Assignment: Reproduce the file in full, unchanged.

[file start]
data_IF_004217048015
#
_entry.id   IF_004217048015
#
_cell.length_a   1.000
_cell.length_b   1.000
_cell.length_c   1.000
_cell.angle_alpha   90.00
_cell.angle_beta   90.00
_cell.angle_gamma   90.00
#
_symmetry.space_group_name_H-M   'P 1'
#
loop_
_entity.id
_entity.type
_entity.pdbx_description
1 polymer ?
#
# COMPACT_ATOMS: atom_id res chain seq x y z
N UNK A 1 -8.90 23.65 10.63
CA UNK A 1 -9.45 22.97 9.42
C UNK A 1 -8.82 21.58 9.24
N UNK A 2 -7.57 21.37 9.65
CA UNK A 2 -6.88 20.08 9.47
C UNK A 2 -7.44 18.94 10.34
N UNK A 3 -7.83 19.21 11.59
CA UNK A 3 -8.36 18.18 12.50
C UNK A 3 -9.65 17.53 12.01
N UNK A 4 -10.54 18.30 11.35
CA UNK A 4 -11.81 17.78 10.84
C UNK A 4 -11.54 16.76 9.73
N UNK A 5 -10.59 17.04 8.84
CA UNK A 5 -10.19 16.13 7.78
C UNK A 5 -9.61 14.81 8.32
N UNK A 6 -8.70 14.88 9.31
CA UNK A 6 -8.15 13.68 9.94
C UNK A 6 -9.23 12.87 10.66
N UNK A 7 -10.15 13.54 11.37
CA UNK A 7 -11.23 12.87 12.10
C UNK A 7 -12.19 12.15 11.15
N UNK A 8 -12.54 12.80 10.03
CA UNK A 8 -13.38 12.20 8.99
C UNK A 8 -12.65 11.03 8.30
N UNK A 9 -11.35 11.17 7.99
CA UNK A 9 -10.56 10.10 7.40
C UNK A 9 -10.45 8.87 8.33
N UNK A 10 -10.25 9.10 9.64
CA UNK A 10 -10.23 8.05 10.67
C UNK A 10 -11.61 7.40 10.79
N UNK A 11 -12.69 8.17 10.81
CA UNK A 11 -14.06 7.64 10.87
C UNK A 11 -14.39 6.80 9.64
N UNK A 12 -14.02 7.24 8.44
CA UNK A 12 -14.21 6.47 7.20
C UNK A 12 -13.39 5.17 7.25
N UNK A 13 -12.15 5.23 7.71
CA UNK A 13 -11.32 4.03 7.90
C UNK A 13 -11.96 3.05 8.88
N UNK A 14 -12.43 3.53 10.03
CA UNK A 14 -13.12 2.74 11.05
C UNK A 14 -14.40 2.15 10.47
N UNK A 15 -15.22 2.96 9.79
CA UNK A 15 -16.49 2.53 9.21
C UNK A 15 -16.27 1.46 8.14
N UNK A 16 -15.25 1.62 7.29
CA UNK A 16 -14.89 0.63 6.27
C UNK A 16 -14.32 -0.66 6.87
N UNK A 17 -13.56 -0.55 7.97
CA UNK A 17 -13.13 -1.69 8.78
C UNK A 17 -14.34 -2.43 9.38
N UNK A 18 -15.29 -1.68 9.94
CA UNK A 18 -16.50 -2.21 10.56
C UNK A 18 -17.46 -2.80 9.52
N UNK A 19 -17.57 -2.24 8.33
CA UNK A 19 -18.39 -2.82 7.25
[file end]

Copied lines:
data_IF_004217048015
#
_entry.id   IF_004217048015
#
_cell.length_a   1.000
_cell.length_b   1.000
_cell.length_c   1.000
_cell.angle_alpha   90.00
_cell.angle_beta   90.00
_cell.angle_gamma   90.00
#
_symmetry.space_group_name_H-M   'P 1'
#
loop_
_entity.id
_entity.type
_entity.pdbx_description
1 polymer ?
#
# COMPACT_ATOMS: atom_id res chain seq x y z
N UNK A 1 -8.90 23.65 10.63
CA UNK A 1 -9.45 22.97 9.42
C UNK A 1 -8.82 21.58 9.24
N UNK A 2 -7.57 21.37 9.65
CA UNK A 2 -6.88 20.08 9.47
C UNK A 2 -7.44 18.94 10.34
N UNK A 3 -7.83 19.21 11.59
CA UNK A 3 -8.36 18.18 12.50
C UNK A 3 -9.65 17.53 12.01
N UNK A 4 -10.54 18.30 11.35
CA UNK A 4 -11.81 17.78 10.84
C UNK A 4 -11.54 16.76 9.73
N UNK A 5 -10.59 17.04 8.84
CA UNK A 5 -10.19 16.13 7.78
C UNK A 5 -9.61 14.81 8.32
N UNK A 6 -8.70 14.88 9.31
CA UNK A 6 -8.15 13.68 9.94
C UNK A 6 -9.23 12.87 10.66
N UNK A 7 -10.15 13.54 11.37
CA UNK A 7 -11.23 12.87 12.10
C UNK A 7 -12.19 12.15 11.15
N UNK A 8 -12.54 12.80 10.03
CA UNK A 8 -13.38 12.20 8.99
C UNK A 8 -12.65 11.03 8.30
N UNK A 9 -11.35 11.17 7.99
CA UNK A 9 -10.56 10.10 7.40
C UNK A 9 -10.45 8.87 8.33
N UNK A 10 -10.25 9.10 9.64
CA UNK A 10 -10.23 8.05 10.67
C UNK A 10 -11.61 7.40 10.79
N UNK A 11 -12.69 8.17 10.81
CA UNK A 11 -14.06 7.64 10.87
C UNK A 11 -14.39 6.80 9.64
N UNK A 12 -14.02 7.24 8.44
CA UNK A 12 -14.21 6.47 7.20
C UNK A 12 -13.39 5.17 7.25
N UNK A 13 -12.15 5.23 7.71
CA UNK A 13 -11.32 4.03 7.90
C UNK A 13 -11.96 3.05 8.88
N UNK A 14 -12.43 3.53 10.03
CA UNK A 14 -13.12 2.74 11.05
C UNK A 14 -14.40 2.15 10.47
N UNK A 15 -15.22 2.96 9.79
CA UNK A 15 -16.49 2.53 9.21
C UNK A 15 -16.27 1.46 8.14
N UNK A 16 -15.25 1.62 7.29
CA UNK A 16 -14.89 0.63 6.27
C UNK A 16 -14.32 -0.66 6.87
N UNK A 17 -13.56 -0.55 7.97
CA UNK A 17 -13.13 -1.69 8.78
C UNK A 17 -14.34 -2.43 9.38
N UNK A 18 -15.29 -1.68 9.94
CA UNK A 18 -16.50 -2.21 10.56
C UNK A 18 -17.46 -2.80 9.52
N UNK A 19 -17.57 -2.24 8.33
CA UNK A 19 -18.39 -2.82 7.25